The readings we have been doing this week, as well as the policy memo, discusses how non governmental agencies should allocate resources, something I find to be one of the most critical issues of public health. As we have read in the articles, in the past twenty or so years the number of money donated and the number of NGO’s have both increased drastically. Whether this is a good thing is the question. Would it be better if there were only a few NGO’s who controlled a majority of the donations and are likewise specific to certain sectors of public heath, or should there be an unlimited amount of agencies who all intermix to figure out how to allocate resources, labor, and donations? In my ideal world, some sort of combination of both would be the perfect solution; however this why I used the word ‘ideal’ as there are many, almost impossible, obstacles to confront. There does not need to be fifty different organizations trying to help fight HIV in one African country; that could lead not only to confusion on how and where to place the resources, but would also cause competition among the organizations and the very reason why they are there will be forgotten.
As of right now there are too many organizations trying to do much with too much power. One aspect I think is incredibly important is for countries who receive all of this aid to not become dependent on it and stop reforming their own infrastructure in favor of donations from other countries. The term used by Cohen, “new colonists”, while a little extreme is also very appropriate. It is wrong to criticize NGO’s such as the HIV/AIDs initiative or the Gates foundation because they are contributing so much to global public health in terms of money and manpower, however the relationships between certain NGO’s and countries should be examined more carefully. While many agencies long term goals are to help restore and implement new health policies in the countries they help, an almost skewed relationship can develop. The countries increasingly rely on the NGO’s (according to Devi Sridhar and Rajale and Batnaji’s article 40-60% of Tanzania, Kenya, and Uganda health budgets come from donors) and these organizations likewise rely on the countries health problems to continue running. One of the most startling yet truthful quotes I read was, “aid organizations and humanitarian groups need dysfunction to maintain their relevance” (Cohen). I am in no way saying that these humanitarian groups want to see the worlds health problems continue, but I think that this quote summarizes perfectly the relationship that many of the countries and aid agencies have. It is a symbiotic relationship that needs to be not extinguished but definitely analyzed to make sure that what is happening in the present will benefit the future.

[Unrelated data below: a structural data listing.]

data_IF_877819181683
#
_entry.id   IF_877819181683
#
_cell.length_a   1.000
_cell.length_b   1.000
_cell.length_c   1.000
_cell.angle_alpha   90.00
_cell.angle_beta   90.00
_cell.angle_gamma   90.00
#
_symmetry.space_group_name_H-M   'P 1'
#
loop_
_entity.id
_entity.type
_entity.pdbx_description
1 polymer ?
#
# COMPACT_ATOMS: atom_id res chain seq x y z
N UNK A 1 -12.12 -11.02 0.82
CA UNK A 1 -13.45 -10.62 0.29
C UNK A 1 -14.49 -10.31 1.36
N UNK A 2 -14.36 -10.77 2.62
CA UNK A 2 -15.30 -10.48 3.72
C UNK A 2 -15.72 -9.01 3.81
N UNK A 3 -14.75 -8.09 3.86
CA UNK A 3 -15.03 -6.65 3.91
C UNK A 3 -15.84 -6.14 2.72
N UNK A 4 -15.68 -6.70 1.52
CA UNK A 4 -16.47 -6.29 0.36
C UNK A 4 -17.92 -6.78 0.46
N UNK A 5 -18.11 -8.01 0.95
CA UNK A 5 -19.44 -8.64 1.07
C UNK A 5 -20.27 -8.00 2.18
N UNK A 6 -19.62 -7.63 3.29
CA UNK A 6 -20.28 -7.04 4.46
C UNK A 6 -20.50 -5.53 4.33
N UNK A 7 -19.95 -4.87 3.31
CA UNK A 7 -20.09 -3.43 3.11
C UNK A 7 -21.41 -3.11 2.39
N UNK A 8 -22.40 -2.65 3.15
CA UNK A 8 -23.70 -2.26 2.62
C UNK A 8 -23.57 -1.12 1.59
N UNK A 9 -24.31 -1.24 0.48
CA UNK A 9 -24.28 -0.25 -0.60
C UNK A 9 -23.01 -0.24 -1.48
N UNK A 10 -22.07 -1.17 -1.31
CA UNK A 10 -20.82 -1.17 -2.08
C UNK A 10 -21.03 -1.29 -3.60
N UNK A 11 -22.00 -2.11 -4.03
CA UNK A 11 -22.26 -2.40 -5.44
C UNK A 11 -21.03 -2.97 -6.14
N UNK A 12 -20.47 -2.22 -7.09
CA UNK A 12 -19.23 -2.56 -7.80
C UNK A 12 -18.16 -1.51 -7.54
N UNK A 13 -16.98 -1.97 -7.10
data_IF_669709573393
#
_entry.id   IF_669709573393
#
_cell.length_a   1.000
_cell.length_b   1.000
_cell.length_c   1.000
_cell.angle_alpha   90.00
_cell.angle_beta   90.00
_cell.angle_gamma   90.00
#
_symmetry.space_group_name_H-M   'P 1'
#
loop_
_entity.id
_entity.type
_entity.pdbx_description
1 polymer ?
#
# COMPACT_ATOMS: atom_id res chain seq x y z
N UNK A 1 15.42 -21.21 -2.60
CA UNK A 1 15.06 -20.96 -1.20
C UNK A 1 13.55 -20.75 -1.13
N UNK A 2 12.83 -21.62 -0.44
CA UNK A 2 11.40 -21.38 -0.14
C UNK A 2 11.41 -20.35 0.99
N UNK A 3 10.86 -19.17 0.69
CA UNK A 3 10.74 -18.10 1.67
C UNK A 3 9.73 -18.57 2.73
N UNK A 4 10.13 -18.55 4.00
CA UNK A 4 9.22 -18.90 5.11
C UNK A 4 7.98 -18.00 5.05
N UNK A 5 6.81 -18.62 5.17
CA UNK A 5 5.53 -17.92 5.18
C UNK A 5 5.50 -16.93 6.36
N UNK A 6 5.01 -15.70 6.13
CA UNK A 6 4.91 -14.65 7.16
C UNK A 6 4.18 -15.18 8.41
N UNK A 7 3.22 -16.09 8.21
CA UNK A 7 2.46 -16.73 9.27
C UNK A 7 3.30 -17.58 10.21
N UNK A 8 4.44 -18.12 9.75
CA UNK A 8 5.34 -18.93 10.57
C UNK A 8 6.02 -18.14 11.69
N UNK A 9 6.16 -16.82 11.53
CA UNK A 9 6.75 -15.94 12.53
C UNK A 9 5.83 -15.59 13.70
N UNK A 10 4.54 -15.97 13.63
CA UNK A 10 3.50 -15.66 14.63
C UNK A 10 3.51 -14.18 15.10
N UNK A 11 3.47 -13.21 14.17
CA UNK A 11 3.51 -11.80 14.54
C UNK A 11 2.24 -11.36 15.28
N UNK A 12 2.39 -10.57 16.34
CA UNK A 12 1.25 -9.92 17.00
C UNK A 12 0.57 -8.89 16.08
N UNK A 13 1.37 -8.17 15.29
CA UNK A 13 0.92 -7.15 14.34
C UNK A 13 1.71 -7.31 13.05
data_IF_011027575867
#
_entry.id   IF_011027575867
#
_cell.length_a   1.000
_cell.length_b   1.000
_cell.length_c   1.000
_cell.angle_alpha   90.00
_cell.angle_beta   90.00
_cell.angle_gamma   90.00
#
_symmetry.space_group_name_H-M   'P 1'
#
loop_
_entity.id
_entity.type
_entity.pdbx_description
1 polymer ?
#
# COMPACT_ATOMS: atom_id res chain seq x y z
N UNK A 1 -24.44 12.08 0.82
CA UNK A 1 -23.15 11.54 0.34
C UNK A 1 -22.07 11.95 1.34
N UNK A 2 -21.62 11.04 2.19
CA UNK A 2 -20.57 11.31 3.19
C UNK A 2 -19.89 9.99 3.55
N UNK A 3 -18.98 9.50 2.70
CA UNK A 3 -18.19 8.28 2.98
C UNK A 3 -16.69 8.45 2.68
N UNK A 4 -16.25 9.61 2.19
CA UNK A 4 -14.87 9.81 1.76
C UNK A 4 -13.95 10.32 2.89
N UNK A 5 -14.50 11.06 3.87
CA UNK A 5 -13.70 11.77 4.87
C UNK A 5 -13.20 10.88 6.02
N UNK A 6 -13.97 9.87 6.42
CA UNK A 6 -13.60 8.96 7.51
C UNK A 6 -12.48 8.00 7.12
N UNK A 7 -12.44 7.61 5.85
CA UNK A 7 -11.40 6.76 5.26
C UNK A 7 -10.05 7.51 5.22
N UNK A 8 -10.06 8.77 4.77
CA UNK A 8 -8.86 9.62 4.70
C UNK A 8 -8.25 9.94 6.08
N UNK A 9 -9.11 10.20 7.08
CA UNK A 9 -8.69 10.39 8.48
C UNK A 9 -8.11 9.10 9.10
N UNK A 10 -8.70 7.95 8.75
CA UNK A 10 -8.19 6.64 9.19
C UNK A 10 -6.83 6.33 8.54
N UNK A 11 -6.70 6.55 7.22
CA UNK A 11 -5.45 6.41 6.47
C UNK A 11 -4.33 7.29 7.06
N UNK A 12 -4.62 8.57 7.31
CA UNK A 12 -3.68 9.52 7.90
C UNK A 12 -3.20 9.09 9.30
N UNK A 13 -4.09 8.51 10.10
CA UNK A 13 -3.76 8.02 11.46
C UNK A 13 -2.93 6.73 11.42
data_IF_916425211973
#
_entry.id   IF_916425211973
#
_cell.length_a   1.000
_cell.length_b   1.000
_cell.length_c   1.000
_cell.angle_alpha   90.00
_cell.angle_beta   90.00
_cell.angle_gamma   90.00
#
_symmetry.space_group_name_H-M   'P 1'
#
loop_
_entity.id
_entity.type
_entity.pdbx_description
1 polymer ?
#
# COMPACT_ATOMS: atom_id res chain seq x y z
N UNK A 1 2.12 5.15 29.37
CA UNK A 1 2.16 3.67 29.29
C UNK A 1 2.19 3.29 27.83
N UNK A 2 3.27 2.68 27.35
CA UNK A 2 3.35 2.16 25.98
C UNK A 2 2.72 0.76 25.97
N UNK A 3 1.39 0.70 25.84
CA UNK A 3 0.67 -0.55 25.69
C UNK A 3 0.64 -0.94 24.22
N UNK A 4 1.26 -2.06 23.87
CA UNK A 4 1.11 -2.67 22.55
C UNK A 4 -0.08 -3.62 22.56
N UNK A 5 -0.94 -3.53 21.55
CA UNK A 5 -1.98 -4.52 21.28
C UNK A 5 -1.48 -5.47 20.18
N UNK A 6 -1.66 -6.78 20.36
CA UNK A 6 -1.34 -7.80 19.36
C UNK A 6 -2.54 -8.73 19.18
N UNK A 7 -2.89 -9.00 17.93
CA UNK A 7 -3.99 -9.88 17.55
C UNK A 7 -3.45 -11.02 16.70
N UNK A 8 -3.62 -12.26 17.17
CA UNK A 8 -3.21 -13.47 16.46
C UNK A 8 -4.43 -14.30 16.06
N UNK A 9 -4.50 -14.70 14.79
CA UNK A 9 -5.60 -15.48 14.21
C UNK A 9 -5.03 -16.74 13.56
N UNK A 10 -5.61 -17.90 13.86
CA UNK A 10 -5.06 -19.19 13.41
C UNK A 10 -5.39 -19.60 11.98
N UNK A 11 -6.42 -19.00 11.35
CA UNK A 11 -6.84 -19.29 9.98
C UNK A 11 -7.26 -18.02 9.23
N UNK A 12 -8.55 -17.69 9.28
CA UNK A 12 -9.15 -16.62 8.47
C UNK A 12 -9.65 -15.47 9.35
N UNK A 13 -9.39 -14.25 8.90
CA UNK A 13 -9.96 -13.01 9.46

One program that was successful yet still has been highly criticized has been GAVI, which is trying to provide children in developing countries with vaccinations. While acknowledging the fact that GAVI has been successful in preventing around 1 million premature deaths a year, Cohen is also critical of it saying that they failed in one of their main goals which was that after five years countries would have implemented a system like GAVI into their own health system framework. I personally think that while GAVI’s own goals were a little too optimistic, the ‘bottoms up’ approach is the best way to have optimal health outcomes. It provides health training and education for integral people in the community who would not leave to more attractive pastures in other countries. Likewise, it involves the local governments to a large extent and this could teach political officials how to implement practical and efficient health policies that would actually make a difference. While everybody has their own opinion on the subject, it is important that we do not loose sight of the main objective here: to improve others health to the best of our ability.